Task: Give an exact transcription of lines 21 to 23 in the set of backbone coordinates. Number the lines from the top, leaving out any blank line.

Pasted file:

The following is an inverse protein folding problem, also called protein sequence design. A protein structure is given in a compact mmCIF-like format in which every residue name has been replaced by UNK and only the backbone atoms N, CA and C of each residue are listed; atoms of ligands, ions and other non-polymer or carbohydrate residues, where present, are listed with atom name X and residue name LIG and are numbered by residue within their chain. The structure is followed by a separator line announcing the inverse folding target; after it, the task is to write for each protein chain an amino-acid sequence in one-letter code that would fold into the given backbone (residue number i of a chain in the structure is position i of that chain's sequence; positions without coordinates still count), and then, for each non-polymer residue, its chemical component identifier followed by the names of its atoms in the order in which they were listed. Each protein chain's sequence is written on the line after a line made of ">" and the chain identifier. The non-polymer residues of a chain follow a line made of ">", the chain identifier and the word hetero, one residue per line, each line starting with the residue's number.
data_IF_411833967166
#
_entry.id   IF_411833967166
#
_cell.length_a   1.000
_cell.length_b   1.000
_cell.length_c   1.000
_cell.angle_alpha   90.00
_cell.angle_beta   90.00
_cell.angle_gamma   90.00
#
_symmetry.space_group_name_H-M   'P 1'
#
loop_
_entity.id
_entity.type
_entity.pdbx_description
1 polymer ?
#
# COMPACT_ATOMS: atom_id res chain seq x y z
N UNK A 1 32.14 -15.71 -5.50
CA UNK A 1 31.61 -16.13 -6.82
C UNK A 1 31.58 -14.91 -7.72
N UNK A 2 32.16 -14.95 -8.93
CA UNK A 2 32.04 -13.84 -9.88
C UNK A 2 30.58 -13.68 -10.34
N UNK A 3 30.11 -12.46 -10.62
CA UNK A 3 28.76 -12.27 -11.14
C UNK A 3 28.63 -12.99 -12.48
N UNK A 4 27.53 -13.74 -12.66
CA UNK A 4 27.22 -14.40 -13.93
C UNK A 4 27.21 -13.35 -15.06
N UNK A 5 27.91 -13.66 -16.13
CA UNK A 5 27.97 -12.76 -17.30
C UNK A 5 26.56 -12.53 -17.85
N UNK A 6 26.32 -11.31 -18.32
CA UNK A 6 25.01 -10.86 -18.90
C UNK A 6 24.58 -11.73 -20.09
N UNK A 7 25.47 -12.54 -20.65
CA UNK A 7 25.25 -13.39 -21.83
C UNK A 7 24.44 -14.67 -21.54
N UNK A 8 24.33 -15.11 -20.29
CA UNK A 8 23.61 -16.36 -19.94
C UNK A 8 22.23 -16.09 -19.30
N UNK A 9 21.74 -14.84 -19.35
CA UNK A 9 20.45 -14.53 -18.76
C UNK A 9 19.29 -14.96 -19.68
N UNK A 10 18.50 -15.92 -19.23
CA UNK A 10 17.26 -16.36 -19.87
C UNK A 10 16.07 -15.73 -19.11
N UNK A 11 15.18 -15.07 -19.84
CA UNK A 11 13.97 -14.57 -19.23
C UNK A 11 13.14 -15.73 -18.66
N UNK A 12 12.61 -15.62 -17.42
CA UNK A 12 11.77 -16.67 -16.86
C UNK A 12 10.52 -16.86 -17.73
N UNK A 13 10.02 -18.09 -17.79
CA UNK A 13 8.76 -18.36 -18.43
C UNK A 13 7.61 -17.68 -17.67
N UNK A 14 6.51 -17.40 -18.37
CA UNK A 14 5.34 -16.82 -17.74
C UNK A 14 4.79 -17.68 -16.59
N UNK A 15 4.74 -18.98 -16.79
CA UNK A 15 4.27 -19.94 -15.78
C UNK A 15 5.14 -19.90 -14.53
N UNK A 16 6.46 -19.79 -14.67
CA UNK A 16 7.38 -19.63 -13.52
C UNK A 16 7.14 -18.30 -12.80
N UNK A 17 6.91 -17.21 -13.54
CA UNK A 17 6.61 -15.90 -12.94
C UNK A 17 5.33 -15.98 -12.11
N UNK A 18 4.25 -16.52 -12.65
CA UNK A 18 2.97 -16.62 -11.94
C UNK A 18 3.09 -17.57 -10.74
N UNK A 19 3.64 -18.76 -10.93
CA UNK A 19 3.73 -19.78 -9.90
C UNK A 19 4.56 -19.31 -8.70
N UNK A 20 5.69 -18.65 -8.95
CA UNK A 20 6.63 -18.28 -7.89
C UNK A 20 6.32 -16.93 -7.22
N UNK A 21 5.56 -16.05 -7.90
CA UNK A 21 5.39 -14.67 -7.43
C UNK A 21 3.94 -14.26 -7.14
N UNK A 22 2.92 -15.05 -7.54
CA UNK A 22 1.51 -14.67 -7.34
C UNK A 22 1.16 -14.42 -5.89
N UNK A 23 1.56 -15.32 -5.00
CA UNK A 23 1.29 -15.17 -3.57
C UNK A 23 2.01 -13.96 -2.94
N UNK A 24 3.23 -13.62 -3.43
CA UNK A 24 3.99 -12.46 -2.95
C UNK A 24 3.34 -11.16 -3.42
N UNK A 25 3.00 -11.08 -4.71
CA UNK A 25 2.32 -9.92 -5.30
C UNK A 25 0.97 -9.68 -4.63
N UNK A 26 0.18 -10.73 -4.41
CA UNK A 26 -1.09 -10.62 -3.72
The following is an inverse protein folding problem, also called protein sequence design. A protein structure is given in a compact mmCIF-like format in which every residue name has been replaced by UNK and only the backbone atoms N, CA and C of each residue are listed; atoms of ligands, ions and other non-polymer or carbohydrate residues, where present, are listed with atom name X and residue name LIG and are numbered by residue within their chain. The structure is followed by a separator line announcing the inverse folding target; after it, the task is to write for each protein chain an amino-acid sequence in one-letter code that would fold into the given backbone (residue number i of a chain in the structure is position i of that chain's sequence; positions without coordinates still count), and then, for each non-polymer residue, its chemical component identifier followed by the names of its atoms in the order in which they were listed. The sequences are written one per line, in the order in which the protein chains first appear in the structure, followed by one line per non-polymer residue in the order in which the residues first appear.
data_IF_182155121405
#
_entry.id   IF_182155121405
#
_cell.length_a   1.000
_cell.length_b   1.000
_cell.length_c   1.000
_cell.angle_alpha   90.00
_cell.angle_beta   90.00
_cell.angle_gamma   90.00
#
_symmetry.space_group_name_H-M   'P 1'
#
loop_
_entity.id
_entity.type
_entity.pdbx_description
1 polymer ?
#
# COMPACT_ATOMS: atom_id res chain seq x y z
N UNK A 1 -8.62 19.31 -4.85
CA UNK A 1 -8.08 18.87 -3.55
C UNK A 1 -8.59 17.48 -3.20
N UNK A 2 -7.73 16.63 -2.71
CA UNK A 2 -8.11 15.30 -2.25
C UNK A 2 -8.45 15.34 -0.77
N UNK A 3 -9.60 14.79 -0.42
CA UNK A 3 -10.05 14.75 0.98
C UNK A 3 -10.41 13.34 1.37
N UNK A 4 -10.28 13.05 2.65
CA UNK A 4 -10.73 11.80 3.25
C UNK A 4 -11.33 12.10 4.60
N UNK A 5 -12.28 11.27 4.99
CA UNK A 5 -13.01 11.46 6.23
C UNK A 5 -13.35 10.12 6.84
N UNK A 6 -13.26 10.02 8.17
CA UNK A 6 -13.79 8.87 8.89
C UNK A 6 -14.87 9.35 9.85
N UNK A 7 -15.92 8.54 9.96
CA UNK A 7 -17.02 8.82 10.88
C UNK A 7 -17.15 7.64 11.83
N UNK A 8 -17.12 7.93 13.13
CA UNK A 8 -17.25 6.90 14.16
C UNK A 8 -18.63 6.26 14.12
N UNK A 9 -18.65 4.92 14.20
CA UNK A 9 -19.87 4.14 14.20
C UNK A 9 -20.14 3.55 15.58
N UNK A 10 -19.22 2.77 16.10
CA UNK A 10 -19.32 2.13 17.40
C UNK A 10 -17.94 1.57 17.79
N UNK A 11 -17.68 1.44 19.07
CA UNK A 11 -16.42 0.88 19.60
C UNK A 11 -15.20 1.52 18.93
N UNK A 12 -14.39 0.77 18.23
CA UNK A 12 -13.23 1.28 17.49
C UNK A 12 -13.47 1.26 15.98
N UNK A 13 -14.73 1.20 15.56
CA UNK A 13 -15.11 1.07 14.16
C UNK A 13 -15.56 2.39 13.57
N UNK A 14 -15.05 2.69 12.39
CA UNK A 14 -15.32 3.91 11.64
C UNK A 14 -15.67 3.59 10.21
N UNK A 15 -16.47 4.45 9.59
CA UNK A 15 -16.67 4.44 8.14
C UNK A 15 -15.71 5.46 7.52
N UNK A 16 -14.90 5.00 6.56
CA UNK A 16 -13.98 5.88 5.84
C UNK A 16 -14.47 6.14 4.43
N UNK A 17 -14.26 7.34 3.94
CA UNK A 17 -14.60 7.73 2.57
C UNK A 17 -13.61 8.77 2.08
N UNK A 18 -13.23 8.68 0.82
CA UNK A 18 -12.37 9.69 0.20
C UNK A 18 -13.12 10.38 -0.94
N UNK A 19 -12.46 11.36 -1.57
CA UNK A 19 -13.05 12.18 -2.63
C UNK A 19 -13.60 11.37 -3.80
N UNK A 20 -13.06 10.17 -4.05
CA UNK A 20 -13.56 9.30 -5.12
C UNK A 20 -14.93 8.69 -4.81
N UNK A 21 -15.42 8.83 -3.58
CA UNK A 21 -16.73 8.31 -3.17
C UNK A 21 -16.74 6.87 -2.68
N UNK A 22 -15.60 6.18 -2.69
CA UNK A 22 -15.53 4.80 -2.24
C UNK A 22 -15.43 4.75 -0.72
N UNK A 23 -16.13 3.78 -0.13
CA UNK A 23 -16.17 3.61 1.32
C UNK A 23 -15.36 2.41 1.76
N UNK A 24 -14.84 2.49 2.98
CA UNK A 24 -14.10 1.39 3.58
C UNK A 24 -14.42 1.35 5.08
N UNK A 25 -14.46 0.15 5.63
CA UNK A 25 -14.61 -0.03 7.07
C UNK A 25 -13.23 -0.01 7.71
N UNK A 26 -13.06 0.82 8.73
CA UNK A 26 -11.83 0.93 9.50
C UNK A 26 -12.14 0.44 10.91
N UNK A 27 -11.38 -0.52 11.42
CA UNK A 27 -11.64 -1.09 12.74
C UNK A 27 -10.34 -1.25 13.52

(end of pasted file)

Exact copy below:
# COMPACT_ATOMS: atom_id res chain seq x y z
N UNK A 1 32.14 -15.71 -5.50
CA UNK A 1 31.61 -16.13 -6.82